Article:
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ASP.NET MVC Tip #13 – Unit Test Your Custom Routes - Stephen Walther on ASP.NET MVC

ASP.NET MVC Tip #13 – Unit Test Your Custom Routes

In this tip, I demonstrate how you can create unit tests for the routes in your ASP.NET MVC applications. I show how to test whether a URL is being mapped to the right controller, controller action, and action parameters.

If you are being virtuous about test-driven development when building an ASP.NET MVC application, then you should write unit tests for everything. Write the unit test first then write the code that satisfies the test. Repeat, repeat, repeat, ad nauseam.

Routes are a very important part of an MVC application. A route determines how a URL is mapped to a particular controller and controller action. Since routes are such an important part of an MVC application, you need to write unit tests for your routes. In this tip, I show you how to write unit tests for routes by faking the HTTP Context.

Creating a Route Table

You create the routes for an MVC application in the Global.asax file. In other words, they are defined in the GlobalApplication class. The default Global.asax file is contained in Listing 1.

Listing 1 -- Global.asax (VB.NET)

Public Class GlobalApplication
    Inherits System.Web.HttpApplication
 
    Shared Sub RegisterRoutes(ByVal routes As RouteCollection)
        routes.IgnoreRoute("{resource}.axd/{*pathInfo}")
 
        ' MapRoute takes the following parameters, in order:
        ' (1) Route name
        ' (2) URL with parameters
        ' (3) Parameter defaults
        routes.MapRoute( _
            "Default", _
            "{controller}/{action}/{id}", _
            New With {.controller = "Home", .action = "Index", .id = ""} _
        )
 
    End Sub
 
    Sub Application_Start()
        RegisterRoutes(RouteTable.Routes)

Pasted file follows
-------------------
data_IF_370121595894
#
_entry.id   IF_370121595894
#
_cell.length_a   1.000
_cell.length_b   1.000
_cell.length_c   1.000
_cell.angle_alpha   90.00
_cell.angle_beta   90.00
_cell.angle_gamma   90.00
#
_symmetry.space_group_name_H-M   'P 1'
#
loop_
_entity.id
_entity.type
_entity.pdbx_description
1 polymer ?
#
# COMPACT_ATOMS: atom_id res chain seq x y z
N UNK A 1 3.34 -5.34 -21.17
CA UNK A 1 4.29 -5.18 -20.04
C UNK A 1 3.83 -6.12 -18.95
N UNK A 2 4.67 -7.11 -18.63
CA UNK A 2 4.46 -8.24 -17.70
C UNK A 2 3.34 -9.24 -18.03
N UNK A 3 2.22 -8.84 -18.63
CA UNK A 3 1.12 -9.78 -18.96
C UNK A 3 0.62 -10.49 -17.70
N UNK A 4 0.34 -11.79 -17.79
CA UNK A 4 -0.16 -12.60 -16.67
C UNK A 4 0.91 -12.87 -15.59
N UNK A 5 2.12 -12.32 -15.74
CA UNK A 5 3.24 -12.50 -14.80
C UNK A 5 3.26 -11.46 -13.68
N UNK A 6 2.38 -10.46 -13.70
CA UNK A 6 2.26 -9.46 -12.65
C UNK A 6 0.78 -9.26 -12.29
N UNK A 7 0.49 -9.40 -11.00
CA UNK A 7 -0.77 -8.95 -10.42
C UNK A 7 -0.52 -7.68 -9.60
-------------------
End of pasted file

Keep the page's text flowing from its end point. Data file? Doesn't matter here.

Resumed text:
End Sub
End Class

Listing 1 -- Global.asax (C#)

using System;
using System.Collections.Generic;
using System.Linq;
using System.Web;
using System.Web.Mvc;
using System.Web.Routing;
 
namespace DefaultOne
{
    public class GlobalApplication : System.Web.HttpApplication
    {
        public static void RegisterRoutes(RouteCollection routes)
        {
            routes.IgnoreRoute("{resource}.axd/{*pathInfo}");
 
            routes.MapRoute(
                "Default",                                              // Route name
                "{controller}/{action}/{id}",                           // URL with parameters
                new { controller = "Home", action = "Index", id = "" }  // Parameter defaults
            );
 
        }
 
        protected void Application_Start()
        {
            RegisterRoutes(RouteTable.Routes);
        }
    }
}

By default, you get one route named, appropriately, the Default route. This route takes a URL and maps the different segments of the URL to a particular controller, controller action, and parameter passed to the action like this:

/Customer/Details/23

· Controller = Customer

· Action = Details

· Id = 24

The first segment of the URL is mapped to the controller name, the second segment of the URL is mapped to the controller action, and the final segment of the URL is mapped to a parameter named Id.

The Default route includes defaults. If you don’t specify a controller, the Home controller is used. If you don’t specify an action, the Index action is called. If you don’t specify an Id, an empty string is passed. Therefore, the following URL is interpreted like this:

/

· Controller = Home

· Action = Index

· Id = “”

For many types of MVC applications, this default route is the only one that you will ever need. However, you do have the option of creating custom routes. For example, the Global.asax file in Listing 2 includes two custom routes.

Listing 2 – Global.asax (VB.NET)

Public Class GlobalApplication
    Inherits System.Web.HttpApplication
 
    Shared Sub RegisterRoutes(ByVal routes As RouteCollection)
        routes.IgnoreRoute("{resource}.axd/{*pathInfo}")